The U.S. manufacturing sector slowed in February, with factory employment, new orders and productivity expansion rates all dipping below January levels.
February’s purchasing manager index (PMI) from the Institute for Supply Management was 54.2, a 2.4 percentage point decrease from January and the index’s lowest number since Donald Trump took office. This mid-50s result still indicates that the manufacturing sector is expanding but continues a downward trend from August’s 60.8 annual peak.
Several factors explain the slowdown in the ISM’s manufacturing index, including Trump’s trade war with China, an overall slowing of the global economy and in some cases, winter weather.
Multiple respondents to the ISM’s survey mentioned tariffs as a factor in February’s drop.
A purchasing manager from the Petroleum and Coal Products industry said their business was hurt by the uncertainty of steel prices following Trump’s 2018 steel tariffs. A Computer and Electronics purchasing manager told the ISM that prices had increased for electronic components in anticipation of a March round of tariffs, a measure that has since been put on hold by the U.S. as trade talks with China progress.
“We are seeing global weakness begin to set in,” said Lindsey Piegza, chief economist at Stifel Financial Corp. “We expect ongoing volatility there reflective of the very contentious trade environment. The best-case scenario is the hope that we reach a deal with China,” she said.
Tariffs did not stifle all manufacturing trade growth in February. The ISM’s survey showed growth in both imports and new export orders.
Imports rose in February following a three-month decline in expansion, though still came in well below expansion levels from June 2018 when Trump’s steel and aluminum tariffs first took effect.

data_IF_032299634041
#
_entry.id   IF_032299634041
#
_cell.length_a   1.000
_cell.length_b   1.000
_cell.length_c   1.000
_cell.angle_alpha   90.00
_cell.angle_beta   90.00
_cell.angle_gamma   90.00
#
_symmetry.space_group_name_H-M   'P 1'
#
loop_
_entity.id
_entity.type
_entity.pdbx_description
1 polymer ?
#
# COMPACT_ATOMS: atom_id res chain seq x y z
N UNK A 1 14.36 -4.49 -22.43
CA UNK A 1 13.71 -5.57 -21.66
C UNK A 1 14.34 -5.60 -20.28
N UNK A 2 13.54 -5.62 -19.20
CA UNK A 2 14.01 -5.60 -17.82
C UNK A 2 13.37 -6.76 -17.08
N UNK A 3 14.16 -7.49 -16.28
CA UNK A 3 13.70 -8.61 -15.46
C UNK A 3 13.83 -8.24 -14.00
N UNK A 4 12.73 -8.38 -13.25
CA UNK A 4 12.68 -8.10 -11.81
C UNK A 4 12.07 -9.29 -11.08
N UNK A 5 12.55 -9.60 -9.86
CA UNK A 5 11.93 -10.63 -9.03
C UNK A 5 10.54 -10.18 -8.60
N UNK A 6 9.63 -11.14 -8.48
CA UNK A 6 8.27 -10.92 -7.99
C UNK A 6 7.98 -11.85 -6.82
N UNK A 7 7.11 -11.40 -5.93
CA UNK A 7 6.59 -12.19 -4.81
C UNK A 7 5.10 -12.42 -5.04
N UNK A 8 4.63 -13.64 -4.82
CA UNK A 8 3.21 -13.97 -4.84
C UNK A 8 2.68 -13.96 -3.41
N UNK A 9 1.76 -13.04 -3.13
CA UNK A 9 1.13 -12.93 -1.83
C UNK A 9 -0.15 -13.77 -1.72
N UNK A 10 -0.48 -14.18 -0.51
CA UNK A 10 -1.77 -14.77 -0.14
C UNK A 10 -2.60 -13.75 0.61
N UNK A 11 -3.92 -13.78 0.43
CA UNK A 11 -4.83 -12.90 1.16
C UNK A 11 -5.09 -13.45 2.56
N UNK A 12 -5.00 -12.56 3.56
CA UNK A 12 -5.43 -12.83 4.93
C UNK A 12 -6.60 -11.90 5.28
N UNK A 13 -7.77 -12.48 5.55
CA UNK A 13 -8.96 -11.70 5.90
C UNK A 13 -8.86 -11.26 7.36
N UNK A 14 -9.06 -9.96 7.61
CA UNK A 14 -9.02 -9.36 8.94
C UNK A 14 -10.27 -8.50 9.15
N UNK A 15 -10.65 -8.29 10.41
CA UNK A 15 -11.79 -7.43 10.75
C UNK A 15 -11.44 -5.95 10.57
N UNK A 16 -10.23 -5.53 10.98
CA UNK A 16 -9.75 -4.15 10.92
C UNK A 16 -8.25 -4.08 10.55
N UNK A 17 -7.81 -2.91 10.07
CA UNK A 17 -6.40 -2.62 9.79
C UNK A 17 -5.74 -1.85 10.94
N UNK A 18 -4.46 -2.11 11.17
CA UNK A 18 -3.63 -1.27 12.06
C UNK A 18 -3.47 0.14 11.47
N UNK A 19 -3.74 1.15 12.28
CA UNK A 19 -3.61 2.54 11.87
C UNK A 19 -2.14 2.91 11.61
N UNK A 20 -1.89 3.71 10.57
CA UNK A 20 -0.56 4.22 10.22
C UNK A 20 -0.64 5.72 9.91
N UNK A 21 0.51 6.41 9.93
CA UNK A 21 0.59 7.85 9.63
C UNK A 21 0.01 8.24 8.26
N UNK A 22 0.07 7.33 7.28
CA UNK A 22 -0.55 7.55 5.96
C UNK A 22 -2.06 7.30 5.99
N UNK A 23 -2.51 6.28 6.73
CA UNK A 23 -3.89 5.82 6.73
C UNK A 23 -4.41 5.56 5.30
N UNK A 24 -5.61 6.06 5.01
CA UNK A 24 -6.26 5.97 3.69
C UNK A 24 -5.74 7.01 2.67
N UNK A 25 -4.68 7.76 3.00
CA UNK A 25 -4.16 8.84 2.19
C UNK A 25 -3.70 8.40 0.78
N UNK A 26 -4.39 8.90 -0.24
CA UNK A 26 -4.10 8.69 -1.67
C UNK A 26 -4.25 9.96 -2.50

11 of the 18 industries surveyed by the ISM did not see improvements in export orders last month. Export growth was fueled primarily by two large industries said Timothy Fiore, chair of the Institute for Supply Management Manufacturing Business Survey Committee.
The ISM’s report indicated that winter weather conditions slowed productivity for some regional manufacturers. A Chemical Products purchasing manager told the ISM that weather was a challenge this year. Several automotive manufacturers suspended factory operations in the Midwest due to cold weather in late January.
Friday’s manufacturing report came a day after the Commerce Department reported a slowdown in GDP growth in the fourth quarter of 2018. Economists say the ISM’s February result is unlikely to spark any policy changes at the Federal Reserve.
“It’s consistent with continued growth in the overall economy, but not to the point where the Fed has to tap on the breaks,” said Scott J Brown, chief economist at Raymond James & Associates. “It’s not suggesting, either, that the economy is falling apart.”
“It’s hard to discern a longer-term trend from one data point,” Piegza noted.